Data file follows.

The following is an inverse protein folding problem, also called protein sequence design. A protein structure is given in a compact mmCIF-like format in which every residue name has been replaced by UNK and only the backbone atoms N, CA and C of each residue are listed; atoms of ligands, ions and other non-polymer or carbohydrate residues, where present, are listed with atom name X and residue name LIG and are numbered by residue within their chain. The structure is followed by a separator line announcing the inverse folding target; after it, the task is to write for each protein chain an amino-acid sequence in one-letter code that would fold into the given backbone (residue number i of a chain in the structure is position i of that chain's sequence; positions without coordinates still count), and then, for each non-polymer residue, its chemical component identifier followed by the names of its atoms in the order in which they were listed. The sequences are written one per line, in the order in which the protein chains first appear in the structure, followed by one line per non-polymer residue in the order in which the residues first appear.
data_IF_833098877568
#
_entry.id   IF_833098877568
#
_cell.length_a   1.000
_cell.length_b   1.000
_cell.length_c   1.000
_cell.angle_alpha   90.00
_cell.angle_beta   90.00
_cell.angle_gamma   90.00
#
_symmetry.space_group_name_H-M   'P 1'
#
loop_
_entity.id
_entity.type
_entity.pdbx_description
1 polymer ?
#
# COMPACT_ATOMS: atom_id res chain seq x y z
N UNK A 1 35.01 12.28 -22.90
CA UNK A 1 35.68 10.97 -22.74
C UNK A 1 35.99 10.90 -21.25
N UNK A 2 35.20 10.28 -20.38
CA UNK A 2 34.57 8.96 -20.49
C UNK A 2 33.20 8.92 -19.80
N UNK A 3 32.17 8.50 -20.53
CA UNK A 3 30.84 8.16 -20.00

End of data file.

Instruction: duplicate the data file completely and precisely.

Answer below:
The following is an inverse protein folding problem, also called protein sequence design. A protein structure is given in a compact mmCIF-like format in which every residue name has been replaced by UNK and only the backbone atoms N, CA and C of each residue are listed; atoms of ligands, ions and other non-polymer or carbohydrate residues, where present, are listed with atom name X and residue name LIG and are numbered by residue within their chain. The structure is followed by a separator line announcing the inverse folding target; after it, the task is to write for each protein chain an amino-acid sequence in one-letter code that would fold into the given backbone (residue number i of a chain in the structure is position i of that chain's sequence; positions without coordinates still count), and then, for each non-polymer residue, its chemical component identifier followed by the names of its atoms in the order in which they were listed. The sequences are written one per line, in the order in which the protein chains first appear in the structure, followed by one line per non-polymer residue in the order in which the residues first appear.
data_IF_833098877568
#
_entry.id   IF_833098877568
#
_cell.length_a   1.000
_cell.length_b   1.000
_cell.length_c   1.000
_cell.angle_alpha   90.00
_cell.angle_beta   90.00
_cell.angle_gamma   90.00
#
_symmetry.space_group_name_H-M   'P 1'
#
loop_
_entity.id
_entity.type
_entity.pdbx_description
1 polymer ?
#
# COMPACT_ATOMS: atom_id res chain seq x y z
N UNK A 1 35.01 12.28 -22.90
CA UNK A 1 35.68 10.97 -22.74
C UNK A 1 35.99 10.90 -21.25
N UNK A 2 35.20 10.28 -20.38
CA UNK A 2 34.57 8.96 -20.49
C UNK A 2 33.20 8.92 -19.80
N UNK A 3 32.17 8.50 -20.53
CA UNK A 3 30.84 8.16 -20.00